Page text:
One of the brown dwarfs, dubbed WISE 2, appears to be as cold as any that are known. It may even be colder, Wright said, than the brown dwarfs recently found by the UKIDSS survey, which are estimated to be in the neighborhood of 500 Kelvin, but the exact temperature of WISE 2 is uncertain (as are the temperatures of the UKIDSS objects). WISE 1 is a bit warmer, Wright said: “We think this is about an 800-Kelvin object.”
Brown dwarfs share characteristics with both stars and planets. Despite the success of surveys such as 2MASS and SDSS, they have been unable to find brown dwarfs cooler than 750 degrees Kelvin. Cooler objects primarily emit light at wavelengths longer than either of those surveys probe, and it is at these wavelengths where WISE will operate. With WISE we will be able to see 450-K brown dwarfs out to a distance of 75 light-years (ly), 300-K brown dwarfs out to 20 ly, and 150-K brown dwarfs out to 10 ly. Finding these cooler objects will provide examples of exoplanet-like atmospheres in order to investigate atmospheric properties in the unexplored temperatures between 150 and 750 Kelvin.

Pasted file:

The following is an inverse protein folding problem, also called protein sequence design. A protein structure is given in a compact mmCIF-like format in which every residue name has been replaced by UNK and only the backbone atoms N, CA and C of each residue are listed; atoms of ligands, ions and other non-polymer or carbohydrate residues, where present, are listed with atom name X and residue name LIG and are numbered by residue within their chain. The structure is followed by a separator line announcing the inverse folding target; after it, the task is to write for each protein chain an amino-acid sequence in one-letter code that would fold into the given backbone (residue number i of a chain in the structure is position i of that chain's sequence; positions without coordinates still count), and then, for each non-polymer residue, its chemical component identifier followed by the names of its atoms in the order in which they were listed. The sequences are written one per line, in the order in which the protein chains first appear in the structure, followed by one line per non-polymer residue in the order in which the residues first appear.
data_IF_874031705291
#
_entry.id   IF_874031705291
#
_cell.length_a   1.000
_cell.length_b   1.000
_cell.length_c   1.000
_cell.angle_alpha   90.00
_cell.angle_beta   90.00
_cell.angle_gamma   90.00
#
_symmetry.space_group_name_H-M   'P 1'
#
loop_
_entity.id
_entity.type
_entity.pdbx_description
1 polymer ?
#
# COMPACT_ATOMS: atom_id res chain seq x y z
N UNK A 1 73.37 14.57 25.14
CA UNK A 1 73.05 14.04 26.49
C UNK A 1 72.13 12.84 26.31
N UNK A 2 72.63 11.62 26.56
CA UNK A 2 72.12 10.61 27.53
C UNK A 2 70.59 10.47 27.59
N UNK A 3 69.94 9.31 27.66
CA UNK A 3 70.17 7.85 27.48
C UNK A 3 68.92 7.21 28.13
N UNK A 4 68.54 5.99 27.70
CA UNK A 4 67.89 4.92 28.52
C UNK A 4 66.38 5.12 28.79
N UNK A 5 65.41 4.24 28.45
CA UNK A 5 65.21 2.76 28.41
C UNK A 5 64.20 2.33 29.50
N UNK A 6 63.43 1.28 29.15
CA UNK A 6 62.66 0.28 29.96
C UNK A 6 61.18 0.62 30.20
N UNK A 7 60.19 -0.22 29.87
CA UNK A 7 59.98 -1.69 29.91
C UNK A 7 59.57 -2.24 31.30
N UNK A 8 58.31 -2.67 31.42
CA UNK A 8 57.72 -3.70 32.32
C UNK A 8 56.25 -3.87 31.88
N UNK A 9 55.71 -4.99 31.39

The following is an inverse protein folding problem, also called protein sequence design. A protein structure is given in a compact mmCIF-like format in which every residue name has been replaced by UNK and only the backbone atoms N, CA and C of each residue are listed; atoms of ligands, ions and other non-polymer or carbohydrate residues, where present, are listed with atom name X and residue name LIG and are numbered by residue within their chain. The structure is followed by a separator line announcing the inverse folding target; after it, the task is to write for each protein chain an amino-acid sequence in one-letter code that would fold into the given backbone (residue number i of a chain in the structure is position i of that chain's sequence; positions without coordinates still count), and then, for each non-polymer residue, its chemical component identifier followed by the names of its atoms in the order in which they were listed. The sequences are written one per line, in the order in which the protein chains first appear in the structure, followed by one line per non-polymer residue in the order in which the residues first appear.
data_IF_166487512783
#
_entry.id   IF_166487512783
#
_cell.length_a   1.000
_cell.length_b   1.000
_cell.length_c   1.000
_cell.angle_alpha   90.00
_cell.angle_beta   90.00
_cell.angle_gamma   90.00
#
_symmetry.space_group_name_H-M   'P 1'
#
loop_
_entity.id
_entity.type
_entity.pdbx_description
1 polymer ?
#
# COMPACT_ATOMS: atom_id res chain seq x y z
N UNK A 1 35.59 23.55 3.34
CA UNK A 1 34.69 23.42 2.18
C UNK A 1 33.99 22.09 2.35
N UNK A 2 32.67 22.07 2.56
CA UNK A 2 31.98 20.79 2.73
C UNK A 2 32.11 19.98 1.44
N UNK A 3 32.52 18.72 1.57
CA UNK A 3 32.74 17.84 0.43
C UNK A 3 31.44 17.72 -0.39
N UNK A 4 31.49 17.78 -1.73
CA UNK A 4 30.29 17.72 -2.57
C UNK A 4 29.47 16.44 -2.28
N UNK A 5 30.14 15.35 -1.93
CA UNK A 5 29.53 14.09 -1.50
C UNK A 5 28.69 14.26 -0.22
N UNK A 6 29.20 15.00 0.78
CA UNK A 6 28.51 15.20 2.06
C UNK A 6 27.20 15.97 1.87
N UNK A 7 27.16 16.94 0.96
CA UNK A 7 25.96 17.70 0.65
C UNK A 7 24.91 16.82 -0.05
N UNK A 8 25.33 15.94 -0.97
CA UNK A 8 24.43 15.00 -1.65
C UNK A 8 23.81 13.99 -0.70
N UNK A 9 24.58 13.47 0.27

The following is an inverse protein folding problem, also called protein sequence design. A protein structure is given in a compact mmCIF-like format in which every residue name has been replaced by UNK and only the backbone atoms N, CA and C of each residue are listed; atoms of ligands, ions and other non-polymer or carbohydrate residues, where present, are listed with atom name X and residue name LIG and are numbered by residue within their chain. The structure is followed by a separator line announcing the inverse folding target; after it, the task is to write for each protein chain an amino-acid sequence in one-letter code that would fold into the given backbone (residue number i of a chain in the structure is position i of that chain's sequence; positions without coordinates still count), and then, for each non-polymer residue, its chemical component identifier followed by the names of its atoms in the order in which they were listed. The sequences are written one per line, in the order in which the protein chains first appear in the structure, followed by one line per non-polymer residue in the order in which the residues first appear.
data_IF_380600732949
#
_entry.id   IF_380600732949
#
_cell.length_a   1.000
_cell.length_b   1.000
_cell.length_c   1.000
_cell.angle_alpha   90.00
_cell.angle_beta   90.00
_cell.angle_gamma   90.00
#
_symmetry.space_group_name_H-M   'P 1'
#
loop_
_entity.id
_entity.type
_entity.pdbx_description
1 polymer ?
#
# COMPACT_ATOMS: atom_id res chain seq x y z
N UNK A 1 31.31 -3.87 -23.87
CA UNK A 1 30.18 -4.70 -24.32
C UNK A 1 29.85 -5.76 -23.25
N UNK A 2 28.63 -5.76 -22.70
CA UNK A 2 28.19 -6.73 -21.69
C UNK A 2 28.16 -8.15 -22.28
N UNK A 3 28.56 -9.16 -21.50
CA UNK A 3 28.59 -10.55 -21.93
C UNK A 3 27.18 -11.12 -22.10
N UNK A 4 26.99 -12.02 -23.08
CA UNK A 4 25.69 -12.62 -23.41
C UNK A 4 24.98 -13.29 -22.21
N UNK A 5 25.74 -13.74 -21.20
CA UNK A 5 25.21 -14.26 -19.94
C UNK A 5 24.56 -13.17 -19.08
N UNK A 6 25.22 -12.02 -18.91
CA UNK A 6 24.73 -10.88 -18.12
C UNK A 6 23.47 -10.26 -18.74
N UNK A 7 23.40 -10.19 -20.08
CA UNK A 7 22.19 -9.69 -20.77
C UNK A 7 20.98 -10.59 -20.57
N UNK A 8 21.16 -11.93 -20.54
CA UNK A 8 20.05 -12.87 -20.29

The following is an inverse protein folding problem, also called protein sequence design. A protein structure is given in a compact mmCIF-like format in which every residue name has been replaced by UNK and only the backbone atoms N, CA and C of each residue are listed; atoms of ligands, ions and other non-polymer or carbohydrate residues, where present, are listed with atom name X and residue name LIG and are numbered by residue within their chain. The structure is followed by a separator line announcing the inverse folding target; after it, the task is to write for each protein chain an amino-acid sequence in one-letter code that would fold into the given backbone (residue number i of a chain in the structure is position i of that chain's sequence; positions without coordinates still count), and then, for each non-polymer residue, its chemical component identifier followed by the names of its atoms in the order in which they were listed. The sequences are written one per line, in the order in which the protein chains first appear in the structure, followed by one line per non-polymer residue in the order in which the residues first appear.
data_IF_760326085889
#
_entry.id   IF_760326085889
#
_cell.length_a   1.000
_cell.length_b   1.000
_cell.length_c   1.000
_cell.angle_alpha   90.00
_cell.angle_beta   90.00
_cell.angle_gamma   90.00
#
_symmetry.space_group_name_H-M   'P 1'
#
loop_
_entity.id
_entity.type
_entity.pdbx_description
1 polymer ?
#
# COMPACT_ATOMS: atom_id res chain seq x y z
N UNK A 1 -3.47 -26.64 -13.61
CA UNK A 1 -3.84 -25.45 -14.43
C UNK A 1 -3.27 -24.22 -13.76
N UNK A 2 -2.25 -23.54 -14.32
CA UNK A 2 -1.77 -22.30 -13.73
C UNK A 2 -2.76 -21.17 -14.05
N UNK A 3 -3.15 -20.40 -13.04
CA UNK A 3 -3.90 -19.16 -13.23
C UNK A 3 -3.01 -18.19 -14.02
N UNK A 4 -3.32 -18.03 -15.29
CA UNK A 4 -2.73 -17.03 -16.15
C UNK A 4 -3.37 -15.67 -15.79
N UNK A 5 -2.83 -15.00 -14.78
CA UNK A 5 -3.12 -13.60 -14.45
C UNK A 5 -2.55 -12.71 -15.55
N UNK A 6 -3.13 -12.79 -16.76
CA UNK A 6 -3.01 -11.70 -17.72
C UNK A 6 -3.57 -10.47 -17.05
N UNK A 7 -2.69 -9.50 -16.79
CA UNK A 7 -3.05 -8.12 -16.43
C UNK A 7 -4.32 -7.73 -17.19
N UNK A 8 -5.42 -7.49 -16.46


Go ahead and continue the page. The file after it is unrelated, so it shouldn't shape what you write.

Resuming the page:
WISE will determine how common these objects are in our own Solar Neighborhood, allowing us to measure the efficiency of the star formation process at its lowest masses. WISE will also allow us to determine if star formation has a cut-off mass below which formation is inhibited. At the moment, we believe that brown dwarfs are as prevalent as stars. Because brown dwarfs are so common, it is likely that the closest “star” to the Sun is not Proxima Centauri but some hitherto undiscovered brown dwarf that will be imaged successfully for the first time by WISE.
The mission has observed more than 60,000 asteroids, both Main Belt and near-Earth objects. Most were known before, but more than 11,000 are new.